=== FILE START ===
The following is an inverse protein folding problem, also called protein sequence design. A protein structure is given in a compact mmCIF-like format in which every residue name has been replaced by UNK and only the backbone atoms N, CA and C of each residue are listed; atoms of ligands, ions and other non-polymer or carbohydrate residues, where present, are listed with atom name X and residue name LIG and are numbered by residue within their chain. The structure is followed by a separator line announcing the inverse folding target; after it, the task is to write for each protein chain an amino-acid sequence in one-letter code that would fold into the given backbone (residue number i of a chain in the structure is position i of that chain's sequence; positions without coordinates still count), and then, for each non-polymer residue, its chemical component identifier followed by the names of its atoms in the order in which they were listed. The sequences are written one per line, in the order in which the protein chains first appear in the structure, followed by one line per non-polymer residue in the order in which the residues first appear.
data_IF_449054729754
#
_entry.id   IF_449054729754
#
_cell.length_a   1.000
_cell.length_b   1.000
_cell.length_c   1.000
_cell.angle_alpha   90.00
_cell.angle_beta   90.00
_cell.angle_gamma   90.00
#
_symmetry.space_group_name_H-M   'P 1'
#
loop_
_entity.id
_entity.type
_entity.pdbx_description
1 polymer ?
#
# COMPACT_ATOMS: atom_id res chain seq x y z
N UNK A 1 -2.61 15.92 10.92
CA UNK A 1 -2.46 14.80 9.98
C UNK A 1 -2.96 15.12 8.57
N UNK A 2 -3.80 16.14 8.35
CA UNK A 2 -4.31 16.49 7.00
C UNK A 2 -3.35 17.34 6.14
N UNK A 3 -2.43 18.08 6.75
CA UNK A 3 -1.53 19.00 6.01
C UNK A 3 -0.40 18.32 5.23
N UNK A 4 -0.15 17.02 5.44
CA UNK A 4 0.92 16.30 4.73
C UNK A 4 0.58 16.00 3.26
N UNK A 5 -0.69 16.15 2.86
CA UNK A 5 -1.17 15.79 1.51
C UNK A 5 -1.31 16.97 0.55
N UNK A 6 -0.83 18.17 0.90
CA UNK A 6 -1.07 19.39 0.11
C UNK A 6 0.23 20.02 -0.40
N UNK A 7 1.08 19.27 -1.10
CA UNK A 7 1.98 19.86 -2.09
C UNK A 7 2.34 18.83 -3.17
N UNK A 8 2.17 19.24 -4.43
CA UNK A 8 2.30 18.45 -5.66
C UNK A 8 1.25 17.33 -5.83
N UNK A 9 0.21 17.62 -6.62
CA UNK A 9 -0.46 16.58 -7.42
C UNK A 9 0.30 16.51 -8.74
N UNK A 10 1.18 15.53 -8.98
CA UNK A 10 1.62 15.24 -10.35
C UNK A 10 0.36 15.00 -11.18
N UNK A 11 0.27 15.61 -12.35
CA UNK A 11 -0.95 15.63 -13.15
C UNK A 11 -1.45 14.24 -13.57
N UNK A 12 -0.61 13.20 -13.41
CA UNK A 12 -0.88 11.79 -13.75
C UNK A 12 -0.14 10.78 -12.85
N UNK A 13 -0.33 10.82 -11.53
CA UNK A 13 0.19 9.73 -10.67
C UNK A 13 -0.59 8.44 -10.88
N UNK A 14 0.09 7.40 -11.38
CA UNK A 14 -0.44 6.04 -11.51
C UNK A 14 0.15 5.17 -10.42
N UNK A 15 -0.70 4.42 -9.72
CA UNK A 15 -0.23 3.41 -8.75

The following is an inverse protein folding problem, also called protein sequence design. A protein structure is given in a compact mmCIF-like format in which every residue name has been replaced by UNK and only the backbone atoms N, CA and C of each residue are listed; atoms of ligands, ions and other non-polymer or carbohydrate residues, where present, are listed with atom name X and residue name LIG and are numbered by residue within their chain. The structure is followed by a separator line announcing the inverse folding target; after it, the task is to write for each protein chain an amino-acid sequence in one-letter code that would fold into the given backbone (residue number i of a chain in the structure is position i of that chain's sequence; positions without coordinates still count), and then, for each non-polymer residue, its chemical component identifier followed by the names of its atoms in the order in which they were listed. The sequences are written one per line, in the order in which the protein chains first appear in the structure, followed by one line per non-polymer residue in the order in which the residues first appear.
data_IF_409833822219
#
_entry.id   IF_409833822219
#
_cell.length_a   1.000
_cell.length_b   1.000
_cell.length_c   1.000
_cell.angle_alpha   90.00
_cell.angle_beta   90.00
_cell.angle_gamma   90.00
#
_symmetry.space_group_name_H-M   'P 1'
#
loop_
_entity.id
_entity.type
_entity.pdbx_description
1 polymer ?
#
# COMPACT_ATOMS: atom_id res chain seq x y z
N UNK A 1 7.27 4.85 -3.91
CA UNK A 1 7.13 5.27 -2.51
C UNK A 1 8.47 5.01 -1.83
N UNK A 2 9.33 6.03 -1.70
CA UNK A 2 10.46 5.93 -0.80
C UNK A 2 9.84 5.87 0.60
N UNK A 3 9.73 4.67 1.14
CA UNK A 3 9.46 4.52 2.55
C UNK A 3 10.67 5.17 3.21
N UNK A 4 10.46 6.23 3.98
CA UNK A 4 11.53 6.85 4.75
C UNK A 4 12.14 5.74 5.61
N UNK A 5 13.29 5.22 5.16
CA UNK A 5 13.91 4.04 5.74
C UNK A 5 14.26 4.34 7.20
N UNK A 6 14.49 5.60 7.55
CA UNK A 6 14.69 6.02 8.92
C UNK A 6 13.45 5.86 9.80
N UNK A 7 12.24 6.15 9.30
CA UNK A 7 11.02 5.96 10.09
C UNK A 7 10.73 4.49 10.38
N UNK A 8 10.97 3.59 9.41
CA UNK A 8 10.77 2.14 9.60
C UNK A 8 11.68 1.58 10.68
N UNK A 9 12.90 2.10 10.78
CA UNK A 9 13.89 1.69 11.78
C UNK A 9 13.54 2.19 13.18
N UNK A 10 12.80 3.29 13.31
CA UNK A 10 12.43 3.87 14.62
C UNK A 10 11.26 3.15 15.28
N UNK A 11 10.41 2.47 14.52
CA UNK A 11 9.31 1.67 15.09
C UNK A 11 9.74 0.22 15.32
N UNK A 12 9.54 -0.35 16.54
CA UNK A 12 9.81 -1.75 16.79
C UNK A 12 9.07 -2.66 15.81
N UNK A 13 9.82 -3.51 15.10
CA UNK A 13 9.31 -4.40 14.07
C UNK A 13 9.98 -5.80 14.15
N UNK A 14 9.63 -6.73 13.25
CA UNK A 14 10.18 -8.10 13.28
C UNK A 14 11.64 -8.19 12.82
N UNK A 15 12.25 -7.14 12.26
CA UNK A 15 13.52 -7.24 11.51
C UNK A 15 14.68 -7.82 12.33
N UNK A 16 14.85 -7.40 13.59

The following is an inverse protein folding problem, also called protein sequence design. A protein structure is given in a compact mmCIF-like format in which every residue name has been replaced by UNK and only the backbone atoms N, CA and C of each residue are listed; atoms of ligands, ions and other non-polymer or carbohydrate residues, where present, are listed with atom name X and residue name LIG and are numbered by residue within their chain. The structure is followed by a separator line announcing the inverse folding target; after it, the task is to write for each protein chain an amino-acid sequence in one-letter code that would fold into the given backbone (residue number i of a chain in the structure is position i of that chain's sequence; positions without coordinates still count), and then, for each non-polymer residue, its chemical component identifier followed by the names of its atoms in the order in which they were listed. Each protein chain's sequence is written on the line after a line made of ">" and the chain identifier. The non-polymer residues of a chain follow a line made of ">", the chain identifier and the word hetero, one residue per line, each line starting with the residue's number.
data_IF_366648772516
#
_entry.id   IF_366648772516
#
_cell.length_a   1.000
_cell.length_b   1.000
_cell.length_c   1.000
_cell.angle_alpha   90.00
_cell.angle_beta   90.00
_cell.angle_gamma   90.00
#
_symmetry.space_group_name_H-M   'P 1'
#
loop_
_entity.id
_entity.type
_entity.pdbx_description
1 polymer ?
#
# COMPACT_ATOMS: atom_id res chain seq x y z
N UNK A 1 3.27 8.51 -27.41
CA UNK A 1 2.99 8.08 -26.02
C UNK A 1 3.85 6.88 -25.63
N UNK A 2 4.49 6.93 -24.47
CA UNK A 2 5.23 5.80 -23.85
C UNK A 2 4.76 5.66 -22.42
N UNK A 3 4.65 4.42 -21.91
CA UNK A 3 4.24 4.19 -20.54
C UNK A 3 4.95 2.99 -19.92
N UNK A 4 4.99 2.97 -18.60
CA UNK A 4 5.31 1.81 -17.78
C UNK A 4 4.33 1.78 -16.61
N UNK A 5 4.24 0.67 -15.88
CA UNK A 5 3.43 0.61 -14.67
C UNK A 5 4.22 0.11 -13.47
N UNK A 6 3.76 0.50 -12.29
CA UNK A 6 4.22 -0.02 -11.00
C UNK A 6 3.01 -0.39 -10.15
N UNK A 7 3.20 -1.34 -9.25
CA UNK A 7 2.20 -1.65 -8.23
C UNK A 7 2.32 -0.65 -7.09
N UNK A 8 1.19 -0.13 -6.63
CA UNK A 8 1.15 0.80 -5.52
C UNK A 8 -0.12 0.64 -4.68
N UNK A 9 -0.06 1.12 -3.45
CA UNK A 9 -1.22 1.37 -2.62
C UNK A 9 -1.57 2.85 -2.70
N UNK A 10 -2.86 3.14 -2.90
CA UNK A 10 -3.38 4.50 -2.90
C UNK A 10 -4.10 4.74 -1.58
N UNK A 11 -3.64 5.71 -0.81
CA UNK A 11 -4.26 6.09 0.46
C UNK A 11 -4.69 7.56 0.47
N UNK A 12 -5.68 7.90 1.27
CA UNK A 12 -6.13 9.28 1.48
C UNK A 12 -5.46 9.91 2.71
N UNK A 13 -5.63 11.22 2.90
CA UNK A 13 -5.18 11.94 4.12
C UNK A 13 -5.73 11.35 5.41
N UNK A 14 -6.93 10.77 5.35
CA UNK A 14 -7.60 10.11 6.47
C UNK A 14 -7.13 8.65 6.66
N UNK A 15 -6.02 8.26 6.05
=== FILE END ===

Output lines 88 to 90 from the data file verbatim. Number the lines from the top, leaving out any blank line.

CA UNK A 1 7.13 5.27 -2.51
C UNK A 1 8.47 5.01 -1.83
N UNK A 2 9.33 6.03 -1.70